Comment posted A83 closed due to another landslide – now reopened by S.White.
Jamie McIntyre. Tree planting – yes, it was mentioned some time ago but quickly brushed aside in favour of civil engineering options.
There is a drawback to the tree planting solution, time. It takes time for trees, specifically their root systems, to become sufficiently established to bind the soil. In the meantime, the expansion of our ferry services as previously mentioned could provide alternative transport links rather more realistic than the forestry road or the old military road. And who knows, maybe we will come to see the inconvenient stretches of water which separate us as potential highways rather than as barriers. Our forebears did.
There are advantages of reforestation, on the other hand. Trees improve with age, they grow and multiply, providing a long term solution, whereas any man made structure will inevitably deteriorate. And trees could be planted throughout the length of the valley to protect the entire road. Building galleries over that distance would be enormously expensive in comparison and there is no reason that I can see to assume that future landslides would obligingly confine themselves to the spot where a gallery is located.
Recent comments by S.White
- SW England sees two wind turbines collapse in a week
Wrong. If they hadn’t been installed to begin with then they wouldn’t be there.
- Easdale Island dump: situation to be resolved by ‘change of use’ application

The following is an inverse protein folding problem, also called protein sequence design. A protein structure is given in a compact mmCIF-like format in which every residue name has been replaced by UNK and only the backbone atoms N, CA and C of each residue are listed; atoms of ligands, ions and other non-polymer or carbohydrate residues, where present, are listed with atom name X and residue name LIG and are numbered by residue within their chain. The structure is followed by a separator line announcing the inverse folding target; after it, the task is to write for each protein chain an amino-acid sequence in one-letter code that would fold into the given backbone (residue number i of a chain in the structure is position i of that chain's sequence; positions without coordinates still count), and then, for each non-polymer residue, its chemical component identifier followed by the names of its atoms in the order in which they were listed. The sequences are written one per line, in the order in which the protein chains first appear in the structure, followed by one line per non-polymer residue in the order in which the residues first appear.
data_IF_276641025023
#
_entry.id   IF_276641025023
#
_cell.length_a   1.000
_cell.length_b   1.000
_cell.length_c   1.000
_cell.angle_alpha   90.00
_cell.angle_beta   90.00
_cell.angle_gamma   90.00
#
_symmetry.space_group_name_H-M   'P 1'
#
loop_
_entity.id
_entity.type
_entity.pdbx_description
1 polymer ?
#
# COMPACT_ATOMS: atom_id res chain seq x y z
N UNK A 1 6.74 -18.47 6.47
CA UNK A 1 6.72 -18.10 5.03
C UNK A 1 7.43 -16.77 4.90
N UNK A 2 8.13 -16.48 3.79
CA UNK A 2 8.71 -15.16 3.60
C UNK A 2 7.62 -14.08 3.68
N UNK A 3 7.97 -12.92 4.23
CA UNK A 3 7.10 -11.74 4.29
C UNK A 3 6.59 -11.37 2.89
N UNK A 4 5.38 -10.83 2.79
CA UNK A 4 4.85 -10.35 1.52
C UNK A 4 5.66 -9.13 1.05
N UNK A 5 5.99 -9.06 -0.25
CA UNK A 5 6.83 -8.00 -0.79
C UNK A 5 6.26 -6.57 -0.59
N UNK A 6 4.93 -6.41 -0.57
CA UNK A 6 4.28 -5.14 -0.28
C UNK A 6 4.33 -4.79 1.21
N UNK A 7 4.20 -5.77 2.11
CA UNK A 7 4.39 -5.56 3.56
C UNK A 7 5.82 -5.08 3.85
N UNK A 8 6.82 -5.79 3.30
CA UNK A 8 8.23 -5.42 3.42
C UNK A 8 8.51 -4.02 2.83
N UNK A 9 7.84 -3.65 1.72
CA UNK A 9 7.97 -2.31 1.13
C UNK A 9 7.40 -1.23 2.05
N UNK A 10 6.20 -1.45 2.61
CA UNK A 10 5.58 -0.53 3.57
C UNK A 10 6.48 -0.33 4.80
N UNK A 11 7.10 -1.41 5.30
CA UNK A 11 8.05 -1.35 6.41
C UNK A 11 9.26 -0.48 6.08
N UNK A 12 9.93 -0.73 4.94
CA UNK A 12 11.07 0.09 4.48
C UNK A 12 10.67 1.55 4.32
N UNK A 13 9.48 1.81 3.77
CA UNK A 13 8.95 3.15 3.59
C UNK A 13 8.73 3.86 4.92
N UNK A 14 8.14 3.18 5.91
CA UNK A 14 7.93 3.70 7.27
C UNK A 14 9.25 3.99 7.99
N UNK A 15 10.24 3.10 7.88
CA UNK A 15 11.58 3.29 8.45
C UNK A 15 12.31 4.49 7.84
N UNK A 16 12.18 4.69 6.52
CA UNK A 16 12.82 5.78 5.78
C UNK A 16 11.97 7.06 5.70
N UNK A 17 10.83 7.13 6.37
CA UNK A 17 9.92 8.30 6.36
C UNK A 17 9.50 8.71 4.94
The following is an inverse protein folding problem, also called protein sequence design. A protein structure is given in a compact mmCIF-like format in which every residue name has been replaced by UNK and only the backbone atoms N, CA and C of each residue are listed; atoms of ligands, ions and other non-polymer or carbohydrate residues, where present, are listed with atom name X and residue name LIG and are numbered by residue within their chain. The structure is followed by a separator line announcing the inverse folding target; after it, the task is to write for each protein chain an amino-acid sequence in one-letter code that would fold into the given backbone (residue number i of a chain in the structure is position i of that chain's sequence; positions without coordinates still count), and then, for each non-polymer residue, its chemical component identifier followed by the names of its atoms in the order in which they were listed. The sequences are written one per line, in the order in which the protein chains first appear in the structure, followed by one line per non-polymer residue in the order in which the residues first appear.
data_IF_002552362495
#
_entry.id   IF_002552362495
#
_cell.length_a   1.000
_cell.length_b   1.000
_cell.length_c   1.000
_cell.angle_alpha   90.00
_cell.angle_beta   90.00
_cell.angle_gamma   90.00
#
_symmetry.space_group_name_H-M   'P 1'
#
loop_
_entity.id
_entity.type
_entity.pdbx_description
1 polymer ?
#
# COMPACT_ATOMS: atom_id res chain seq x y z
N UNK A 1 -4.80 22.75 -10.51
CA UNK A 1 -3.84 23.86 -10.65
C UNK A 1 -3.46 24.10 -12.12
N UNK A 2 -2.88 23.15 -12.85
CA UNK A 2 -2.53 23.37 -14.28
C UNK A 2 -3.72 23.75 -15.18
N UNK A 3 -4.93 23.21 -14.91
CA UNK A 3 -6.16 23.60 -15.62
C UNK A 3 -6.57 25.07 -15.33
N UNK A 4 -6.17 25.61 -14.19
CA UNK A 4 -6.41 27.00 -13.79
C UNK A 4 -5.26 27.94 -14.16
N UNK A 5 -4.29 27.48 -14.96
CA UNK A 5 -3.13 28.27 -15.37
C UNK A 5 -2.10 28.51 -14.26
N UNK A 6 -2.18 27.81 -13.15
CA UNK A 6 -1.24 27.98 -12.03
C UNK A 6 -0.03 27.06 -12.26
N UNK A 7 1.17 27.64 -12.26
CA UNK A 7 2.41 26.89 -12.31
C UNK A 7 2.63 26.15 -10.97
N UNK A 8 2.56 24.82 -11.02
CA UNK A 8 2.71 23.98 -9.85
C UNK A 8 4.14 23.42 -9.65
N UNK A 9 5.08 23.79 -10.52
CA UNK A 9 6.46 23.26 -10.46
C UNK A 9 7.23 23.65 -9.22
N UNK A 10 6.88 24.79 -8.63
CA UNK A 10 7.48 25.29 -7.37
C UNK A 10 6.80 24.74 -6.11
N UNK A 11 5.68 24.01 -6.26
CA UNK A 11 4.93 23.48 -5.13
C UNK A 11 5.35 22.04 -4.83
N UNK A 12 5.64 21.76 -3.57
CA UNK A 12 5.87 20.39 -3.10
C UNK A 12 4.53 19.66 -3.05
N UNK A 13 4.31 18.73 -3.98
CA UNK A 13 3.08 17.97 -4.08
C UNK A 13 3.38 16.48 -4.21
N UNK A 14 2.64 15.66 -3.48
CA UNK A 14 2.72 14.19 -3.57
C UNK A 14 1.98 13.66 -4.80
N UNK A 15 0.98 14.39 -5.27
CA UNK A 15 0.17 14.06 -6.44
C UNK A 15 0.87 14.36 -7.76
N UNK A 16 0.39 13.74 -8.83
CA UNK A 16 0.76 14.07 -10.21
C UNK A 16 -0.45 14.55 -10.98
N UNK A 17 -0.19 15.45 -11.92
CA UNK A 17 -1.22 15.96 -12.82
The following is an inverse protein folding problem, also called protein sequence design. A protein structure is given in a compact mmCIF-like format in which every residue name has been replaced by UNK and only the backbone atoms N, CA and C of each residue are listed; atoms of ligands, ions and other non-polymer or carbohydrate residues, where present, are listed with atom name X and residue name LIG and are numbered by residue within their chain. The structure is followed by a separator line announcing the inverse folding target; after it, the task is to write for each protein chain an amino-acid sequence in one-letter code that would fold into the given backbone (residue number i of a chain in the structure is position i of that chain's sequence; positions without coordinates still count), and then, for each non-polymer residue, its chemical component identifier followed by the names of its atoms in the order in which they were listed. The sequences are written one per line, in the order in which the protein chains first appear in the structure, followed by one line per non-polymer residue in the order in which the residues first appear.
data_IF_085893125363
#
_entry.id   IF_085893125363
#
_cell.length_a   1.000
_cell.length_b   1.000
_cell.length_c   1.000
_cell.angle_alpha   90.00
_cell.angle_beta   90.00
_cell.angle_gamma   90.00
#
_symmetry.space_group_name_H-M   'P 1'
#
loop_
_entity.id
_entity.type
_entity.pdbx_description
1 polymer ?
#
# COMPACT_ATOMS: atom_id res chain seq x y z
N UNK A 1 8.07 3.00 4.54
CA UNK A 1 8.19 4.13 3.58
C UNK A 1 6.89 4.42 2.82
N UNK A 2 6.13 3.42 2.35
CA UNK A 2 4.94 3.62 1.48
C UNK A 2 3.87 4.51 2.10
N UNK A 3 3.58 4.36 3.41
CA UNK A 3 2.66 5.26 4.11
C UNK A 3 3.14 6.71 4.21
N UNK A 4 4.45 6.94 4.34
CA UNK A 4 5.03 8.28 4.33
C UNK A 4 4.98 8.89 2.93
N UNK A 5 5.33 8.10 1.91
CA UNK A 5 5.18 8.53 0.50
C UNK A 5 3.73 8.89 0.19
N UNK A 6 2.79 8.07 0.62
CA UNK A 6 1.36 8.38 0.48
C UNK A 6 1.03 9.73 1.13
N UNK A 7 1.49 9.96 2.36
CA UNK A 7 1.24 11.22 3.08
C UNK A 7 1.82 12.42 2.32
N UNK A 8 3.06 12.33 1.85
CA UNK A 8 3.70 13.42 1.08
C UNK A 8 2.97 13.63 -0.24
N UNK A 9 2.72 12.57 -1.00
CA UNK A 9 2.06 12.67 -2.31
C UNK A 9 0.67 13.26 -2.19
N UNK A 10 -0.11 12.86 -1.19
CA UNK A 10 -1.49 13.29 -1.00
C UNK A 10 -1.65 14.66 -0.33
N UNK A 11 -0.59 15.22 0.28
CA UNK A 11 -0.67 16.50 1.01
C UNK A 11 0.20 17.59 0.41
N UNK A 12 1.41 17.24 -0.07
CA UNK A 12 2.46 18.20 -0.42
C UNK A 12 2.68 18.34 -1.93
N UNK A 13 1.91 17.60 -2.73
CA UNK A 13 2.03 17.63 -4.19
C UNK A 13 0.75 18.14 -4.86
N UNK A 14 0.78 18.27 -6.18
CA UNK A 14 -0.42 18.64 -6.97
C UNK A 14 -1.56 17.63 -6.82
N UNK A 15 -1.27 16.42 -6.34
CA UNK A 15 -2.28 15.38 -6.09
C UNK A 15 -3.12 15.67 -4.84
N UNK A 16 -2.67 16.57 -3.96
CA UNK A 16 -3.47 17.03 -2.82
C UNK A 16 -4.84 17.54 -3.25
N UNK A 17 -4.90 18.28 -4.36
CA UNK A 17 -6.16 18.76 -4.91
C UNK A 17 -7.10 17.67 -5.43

I wonder if anyone else remembers a television comedy serial from several decades past – The Dukes of Hazard – set in the deep south of the USA. One of the main characters, by the name of Boss Hog, was a sleazy local politician, forever fomenting devious scams clumsily assisted by his dimwit nephew. I spent many happy hours chuckling over their shenanigans, and their inevitable exposure and undoing at the hands of the heroes.
Good heavens! Do we have a re-run in the making, set in a wee hielan’ village? I look forward to the next episode.
- McGrigor puts the case for biomass in the energy mix but…
How refreshing – a politician presenting a sensible, reasonable, cogent, forward looking argument. Rare enough at any time, but when it involves so-called “green” issues, doubly so. I hope that his level-headed views prevail, otherwise the wood waste fuel industry could easily go the same way as wind farms, over subsidised and over exploited.
- Senior academic raises serious questions about wind power – job creation, cost, performance and policy
The devastating costs, to us, of wind turbines is even worse than what I expected. The wind industry (or racket) really does intend to pick our pockets clean.
Only one faint glimmer amongst the gloomy predictions – these hideous machines are expected to fall down much sooner than we have been led to expect. So at least we can look forward to the day when these plukes will be removed from the face of Scotland.
- Argyll and Bute Council planning for resumption of war on rural schools
I’m not surprised, it was only a matter of time. When the new council failed to grasp the nettle and clear out the trash from Kilmory last May when they were elected, it was only a matter of time before the smell of it would return to haunt them. The sheer jaw-dropping ineptitude of Sneddon and Co. is matched only by their arrogance, so their will be an endless supply of omnishambles while they remain. So far we have had School closures (twice), then the “spygate melodrama, then the Mary’s meals debacle. Oh yeah, I almost forgot, the lavish rebuilding of Sally Loudon’s office suite (twice) to suit her exacting taste while the council were cutting services to everyone else. Now it appears that we are back to school closures again. As I said – endless.
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